- A national shortage of Hepatitis A vaccine is hindering efforts to combat outbreaks
- CDC is working with state and local agencies to prioritize at-risk populations
"Current supply is not sufficient to support demand for vaccine," the US Centers for Disease Control and Prevention said in a written statement.
Southeast Michigan has seen
495 cases of hepatitis A and 19 deaths, mostly in Macomb and Wayne counties and in Detroit. The outbreak
began in August 2016, and after a drop off during the winter, has been climbing since February of this year, said Michigan Department of Health and Human Services spokesperson Angela Minicuci.
"We have a limited supply of vaccine," Minicuci said, "so we are prioritizing delivery to high-risk populations."
In California an outbreak of the virus
has sickened at least 644 people and claimed 21 lives, mostly in the cities of San Diego, Santa Cruz and Los Angeles, according to the CDC
Persons infected with the virus there have also spread it to Arizona, Utah and Colorado, said Dr. Wilma Wooten, public health director at San Diego's Health and Human Services Agency.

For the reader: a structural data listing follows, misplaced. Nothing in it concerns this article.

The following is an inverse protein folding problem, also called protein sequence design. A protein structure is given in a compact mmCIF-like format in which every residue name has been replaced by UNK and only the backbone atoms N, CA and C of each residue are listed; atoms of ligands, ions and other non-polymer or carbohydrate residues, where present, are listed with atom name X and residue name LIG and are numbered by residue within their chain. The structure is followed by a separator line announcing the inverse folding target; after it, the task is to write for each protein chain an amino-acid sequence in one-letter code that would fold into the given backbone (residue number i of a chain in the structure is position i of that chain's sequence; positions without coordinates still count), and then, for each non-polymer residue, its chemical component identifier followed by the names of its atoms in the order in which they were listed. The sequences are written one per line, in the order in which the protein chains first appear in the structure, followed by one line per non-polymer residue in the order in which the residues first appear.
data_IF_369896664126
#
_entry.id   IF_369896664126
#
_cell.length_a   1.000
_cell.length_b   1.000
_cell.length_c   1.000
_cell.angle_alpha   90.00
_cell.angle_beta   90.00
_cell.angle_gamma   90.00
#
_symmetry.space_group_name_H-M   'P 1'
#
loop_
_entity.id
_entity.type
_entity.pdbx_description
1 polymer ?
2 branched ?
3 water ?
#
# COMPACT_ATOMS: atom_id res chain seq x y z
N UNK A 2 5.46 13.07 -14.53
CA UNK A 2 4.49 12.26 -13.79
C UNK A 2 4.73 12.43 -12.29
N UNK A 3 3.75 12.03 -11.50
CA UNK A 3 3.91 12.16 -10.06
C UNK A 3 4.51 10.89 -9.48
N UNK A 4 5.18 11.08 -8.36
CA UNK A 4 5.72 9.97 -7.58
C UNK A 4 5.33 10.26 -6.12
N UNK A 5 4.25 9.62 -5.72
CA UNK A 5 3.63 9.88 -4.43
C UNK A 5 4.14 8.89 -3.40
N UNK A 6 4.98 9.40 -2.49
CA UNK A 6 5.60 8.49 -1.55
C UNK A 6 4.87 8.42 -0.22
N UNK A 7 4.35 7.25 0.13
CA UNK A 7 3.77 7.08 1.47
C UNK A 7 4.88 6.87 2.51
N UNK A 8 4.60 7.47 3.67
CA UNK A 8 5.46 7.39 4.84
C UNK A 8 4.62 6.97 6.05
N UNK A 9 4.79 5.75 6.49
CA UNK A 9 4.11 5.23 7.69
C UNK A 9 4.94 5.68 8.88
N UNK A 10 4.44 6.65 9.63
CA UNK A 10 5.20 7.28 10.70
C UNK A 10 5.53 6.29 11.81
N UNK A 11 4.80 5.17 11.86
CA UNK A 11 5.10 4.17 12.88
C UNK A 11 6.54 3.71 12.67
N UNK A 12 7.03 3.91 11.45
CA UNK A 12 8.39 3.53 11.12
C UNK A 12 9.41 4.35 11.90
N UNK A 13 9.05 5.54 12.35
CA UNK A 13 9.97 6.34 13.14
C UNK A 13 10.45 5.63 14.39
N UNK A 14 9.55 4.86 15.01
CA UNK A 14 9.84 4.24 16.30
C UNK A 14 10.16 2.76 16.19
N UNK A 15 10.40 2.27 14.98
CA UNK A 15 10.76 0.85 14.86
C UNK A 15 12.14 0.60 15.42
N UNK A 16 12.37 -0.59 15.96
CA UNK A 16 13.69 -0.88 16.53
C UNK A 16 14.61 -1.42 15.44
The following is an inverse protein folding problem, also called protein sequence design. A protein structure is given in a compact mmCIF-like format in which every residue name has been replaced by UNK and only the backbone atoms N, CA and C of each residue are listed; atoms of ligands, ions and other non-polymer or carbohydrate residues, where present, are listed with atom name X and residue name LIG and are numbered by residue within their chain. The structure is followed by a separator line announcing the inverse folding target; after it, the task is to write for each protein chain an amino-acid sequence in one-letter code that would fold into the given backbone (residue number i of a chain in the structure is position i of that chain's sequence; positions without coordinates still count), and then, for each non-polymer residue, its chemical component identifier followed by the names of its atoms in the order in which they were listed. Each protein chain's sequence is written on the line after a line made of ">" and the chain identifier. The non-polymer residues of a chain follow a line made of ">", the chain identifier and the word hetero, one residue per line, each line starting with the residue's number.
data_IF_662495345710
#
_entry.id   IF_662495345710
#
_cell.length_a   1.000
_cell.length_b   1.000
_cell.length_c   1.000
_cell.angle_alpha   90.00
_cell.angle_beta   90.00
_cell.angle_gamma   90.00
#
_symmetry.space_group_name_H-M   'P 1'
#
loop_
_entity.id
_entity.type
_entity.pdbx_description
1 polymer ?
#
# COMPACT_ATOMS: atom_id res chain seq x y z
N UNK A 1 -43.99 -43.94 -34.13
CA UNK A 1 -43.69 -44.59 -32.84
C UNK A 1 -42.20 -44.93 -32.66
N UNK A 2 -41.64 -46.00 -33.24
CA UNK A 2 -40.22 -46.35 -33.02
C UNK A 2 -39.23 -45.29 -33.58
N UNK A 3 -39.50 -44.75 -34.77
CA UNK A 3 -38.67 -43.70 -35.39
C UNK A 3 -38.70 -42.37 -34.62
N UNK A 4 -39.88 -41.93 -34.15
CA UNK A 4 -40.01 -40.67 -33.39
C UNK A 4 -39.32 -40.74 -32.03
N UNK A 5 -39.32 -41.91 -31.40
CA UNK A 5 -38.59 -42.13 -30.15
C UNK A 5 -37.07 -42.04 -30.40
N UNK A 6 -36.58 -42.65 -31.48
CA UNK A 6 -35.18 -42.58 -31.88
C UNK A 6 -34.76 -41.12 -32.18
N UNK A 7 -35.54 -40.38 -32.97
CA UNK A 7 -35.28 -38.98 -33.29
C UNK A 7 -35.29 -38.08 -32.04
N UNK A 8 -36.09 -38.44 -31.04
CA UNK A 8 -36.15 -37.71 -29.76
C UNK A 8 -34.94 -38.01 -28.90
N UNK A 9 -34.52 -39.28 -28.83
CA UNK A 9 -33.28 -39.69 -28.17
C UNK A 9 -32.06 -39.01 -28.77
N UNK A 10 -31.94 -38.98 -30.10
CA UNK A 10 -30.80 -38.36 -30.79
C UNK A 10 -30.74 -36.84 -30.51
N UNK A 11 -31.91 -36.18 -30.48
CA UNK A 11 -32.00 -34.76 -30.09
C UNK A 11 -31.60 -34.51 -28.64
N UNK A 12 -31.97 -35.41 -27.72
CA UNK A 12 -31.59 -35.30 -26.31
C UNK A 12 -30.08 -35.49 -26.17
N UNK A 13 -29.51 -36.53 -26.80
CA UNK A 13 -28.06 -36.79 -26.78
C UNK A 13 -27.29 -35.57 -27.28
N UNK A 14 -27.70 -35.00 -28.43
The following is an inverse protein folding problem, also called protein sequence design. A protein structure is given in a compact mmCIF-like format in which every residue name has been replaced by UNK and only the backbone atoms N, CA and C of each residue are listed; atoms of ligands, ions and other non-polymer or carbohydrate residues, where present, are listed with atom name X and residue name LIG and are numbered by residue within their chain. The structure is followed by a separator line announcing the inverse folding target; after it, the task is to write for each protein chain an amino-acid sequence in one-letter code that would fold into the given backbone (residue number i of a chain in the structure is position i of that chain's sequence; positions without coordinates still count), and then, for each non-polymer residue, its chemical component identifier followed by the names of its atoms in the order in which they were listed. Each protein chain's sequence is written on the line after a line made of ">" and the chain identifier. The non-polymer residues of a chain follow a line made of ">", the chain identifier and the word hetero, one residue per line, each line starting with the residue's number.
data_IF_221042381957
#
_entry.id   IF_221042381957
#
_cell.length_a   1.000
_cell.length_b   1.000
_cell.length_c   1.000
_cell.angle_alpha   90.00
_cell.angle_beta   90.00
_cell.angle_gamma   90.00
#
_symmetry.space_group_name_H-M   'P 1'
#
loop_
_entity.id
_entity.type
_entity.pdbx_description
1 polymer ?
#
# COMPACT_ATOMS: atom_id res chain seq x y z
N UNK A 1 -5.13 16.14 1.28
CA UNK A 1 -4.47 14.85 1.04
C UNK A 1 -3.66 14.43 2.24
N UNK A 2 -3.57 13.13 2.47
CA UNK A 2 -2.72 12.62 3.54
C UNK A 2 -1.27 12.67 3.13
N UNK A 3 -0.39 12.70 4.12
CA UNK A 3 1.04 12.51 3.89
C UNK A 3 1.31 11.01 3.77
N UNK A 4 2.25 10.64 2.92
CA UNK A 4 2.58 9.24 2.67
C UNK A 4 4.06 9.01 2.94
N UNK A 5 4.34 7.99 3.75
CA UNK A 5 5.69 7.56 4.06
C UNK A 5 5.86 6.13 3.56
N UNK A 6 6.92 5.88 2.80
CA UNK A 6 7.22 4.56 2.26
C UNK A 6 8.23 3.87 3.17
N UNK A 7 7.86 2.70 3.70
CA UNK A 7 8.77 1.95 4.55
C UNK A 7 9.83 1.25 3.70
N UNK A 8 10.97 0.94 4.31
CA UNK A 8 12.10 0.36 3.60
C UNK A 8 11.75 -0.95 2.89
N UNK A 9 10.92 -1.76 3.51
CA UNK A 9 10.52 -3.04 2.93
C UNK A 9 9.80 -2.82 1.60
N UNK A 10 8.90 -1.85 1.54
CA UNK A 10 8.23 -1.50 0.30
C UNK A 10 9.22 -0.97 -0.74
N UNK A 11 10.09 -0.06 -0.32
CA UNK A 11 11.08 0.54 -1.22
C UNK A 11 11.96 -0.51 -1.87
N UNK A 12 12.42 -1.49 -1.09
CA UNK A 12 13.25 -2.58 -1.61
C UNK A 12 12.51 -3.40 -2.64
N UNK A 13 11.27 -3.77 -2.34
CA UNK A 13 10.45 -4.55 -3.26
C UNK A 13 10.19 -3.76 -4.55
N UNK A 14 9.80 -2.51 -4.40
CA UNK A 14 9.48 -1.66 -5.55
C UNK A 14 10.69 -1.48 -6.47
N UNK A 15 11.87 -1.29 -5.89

To manage the current shortage, the CDC said, staff have been working closely with public health officials to target vaccinations toward at-risk populations, as well as coordinating with vaccine manufacturers "to monitor and manage public and private vaccine orders to make the best use of supplies ... during this period of unexpected increased demand."
An unexpected demand
"It's unprecedented what we are seeing out of California and other parts of the country," GlaxoSmithKline spokeswoman Robin Gaitens said. "The shortage is simply an issue of supply and demand."
Outbreaks of hepatitis A are normally small; rates have declined 95%
since the vaccine became available in 1995. GlaxoSmithKline and Merck are the only companies approved
by the Food and Drug Administration to sell a Hepatitis A adult or pediatric vaccine in the US.